According to Federal Bureau of Investigation, violent crime includes murder, forcible rape and sexual assault, non-negligent manslaughter, robbery and forced assault. These violent crimes are categorized based on the fact whether or not force or threat of force is implicated in the crime. As per the latest statistics of data on crime victims taken by the US Department of Justice, more than 6.6 million violent crimes are committed every year, out of which 20 percent or 1.3 million are counted as inter-racial crimes. After many years of hard work, the most important violent crimes law bill was passed in 1994 which brought significant changes in the government’s programs and policies and expanded federal law in several ways.
Apart from protecting the victims from the criminal acts, the violent crimes law of 1994 has provided grants for the new police officers and prisons as well as additional funding to FBI, INS, United States Attorneys, other Justice Department components and federal courts. Some of the most important provisions of the violent crimes law are stated as:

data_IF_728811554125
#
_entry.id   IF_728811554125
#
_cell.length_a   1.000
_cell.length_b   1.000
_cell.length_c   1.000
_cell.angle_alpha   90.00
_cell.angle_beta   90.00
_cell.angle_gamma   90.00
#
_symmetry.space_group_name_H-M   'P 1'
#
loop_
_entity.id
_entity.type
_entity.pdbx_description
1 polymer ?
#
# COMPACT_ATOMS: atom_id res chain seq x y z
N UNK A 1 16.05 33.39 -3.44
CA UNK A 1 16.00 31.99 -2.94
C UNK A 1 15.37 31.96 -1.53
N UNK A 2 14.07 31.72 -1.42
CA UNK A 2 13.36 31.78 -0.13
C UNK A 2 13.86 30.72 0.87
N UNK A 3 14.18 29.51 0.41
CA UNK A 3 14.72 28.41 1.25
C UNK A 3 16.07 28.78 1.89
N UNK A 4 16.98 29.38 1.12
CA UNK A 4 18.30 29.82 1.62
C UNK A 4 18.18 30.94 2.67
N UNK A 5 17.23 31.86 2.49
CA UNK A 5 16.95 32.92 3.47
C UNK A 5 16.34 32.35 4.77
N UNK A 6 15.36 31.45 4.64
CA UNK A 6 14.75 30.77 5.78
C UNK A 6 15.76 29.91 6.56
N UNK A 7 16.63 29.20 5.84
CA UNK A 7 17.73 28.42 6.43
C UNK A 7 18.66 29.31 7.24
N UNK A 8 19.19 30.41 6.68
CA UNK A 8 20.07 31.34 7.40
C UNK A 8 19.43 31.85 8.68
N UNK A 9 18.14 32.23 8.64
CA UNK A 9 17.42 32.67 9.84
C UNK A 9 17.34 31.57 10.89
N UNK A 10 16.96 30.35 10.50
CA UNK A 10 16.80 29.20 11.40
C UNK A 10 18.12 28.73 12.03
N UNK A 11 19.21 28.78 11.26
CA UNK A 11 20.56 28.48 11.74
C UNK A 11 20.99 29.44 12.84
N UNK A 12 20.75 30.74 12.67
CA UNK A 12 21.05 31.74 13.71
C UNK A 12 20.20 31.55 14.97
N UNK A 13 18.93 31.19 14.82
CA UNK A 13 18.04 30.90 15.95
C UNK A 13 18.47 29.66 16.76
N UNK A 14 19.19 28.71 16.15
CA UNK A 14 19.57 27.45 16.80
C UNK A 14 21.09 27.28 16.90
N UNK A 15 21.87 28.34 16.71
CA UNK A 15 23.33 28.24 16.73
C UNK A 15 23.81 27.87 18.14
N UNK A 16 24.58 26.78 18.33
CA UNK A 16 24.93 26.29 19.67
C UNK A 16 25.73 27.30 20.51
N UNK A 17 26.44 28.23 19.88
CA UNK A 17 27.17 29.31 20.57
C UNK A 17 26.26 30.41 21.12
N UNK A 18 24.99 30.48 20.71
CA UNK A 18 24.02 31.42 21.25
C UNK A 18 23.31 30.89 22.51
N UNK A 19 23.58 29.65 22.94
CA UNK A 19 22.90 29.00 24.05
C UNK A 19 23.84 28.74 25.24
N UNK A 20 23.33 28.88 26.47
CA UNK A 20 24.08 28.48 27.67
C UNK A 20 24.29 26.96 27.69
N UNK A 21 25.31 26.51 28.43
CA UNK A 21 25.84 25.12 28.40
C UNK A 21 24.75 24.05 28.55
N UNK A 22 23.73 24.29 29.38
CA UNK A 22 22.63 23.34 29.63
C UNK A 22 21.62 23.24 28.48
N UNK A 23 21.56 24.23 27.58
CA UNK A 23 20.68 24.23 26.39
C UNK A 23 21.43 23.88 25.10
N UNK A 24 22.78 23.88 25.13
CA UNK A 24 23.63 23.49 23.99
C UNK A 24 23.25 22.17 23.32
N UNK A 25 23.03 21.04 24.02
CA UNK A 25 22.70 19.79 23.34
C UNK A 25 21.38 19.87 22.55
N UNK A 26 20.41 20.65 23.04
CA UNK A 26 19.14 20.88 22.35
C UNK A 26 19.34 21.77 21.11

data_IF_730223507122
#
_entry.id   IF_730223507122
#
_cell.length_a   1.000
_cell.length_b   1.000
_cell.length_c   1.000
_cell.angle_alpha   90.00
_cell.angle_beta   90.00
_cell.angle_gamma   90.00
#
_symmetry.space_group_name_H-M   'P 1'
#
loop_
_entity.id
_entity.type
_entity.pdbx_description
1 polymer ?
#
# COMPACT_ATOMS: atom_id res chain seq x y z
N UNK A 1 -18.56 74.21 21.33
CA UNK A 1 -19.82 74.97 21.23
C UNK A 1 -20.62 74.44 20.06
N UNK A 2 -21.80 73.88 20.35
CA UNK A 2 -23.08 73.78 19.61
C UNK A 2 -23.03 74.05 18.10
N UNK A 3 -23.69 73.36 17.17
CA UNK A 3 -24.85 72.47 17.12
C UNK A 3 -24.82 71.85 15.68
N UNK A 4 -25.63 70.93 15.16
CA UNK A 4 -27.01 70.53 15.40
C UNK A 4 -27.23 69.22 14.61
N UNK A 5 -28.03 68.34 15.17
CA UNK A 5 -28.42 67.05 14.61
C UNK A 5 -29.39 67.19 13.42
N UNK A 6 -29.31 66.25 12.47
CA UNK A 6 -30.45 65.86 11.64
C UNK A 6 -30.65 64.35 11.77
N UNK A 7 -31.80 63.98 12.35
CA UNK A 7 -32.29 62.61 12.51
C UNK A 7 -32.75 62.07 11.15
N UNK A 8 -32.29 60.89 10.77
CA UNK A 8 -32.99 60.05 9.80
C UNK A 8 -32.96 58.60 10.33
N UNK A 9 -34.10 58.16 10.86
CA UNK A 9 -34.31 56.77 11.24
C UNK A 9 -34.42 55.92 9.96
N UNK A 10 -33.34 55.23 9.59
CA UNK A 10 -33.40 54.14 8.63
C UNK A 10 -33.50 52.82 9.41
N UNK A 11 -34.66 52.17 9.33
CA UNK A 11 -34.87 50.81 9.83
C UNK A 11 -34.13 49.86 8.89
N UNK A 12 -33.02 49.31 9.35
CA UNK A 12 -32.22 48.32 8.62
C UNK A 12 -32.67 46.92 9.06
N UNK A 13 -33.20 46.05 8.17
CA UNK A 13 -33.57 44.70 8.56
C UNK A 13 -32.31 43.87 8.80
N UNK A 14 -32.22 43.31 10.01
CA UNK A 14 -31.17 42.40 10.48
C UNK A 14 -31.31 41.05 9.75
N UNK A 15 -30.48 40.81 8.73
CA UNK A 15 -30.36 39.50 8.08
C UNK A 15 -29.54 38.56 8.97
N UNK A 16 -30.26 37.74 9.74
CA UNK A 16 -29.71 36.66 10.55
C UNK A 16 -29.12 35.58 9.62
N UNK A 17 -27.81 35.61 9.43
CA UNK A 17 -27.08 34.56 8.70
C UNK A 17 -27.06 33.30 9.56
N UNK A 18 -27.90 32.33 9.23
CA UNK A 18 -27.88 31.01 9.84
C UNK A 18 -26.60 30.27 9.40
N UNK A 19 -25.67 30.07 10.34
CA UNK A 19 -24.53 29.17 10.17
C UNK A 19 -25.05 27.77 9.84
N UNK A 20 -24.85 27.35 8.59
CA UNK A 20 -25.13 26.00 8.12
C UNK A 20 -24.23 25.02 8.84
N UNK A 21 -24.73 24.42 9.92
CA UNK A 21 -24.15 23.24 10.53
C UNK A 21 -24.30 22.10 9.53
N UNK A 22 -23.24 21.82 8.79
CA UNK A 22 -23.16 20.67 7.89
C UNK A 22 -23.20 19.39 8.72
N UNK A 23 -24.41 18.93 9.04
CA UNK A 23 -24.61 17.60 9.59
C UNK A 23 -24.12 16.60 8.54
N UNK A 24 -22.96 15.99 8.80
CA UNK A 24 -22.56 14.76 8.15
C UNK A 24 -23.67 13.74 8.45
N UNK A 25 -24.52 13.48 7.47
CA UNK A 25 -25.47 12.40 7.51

This law has banned the manufacture of 19 military-style semiautomatic assault weapons as well as the assault weapons which has two or more specific combat features. Moreover, the violent crimes law also barred certain high-capacity ammunition magazines capable of holding more than ten rounds. Even though it came into effect in September 13th, 1994 the law has expired because of many controversies.
The violent crimes law has expanded the Federal penalties to include 60 new death penalty offenses for crimes associated to terrorist homicides, murder of a Federal law enforcement officer, large scale drug trafficking, murders related to civil rights and deaths caused by the use of mass destruction weapons, carjackings and drive-by-shootings etc.
The violence against women act of the violent crimes law has allocated special funding to prevent and investigate the brutality against women. The law also increased the federal penalties by doubling the maximum term of imprisonment for the repeated sex offenders.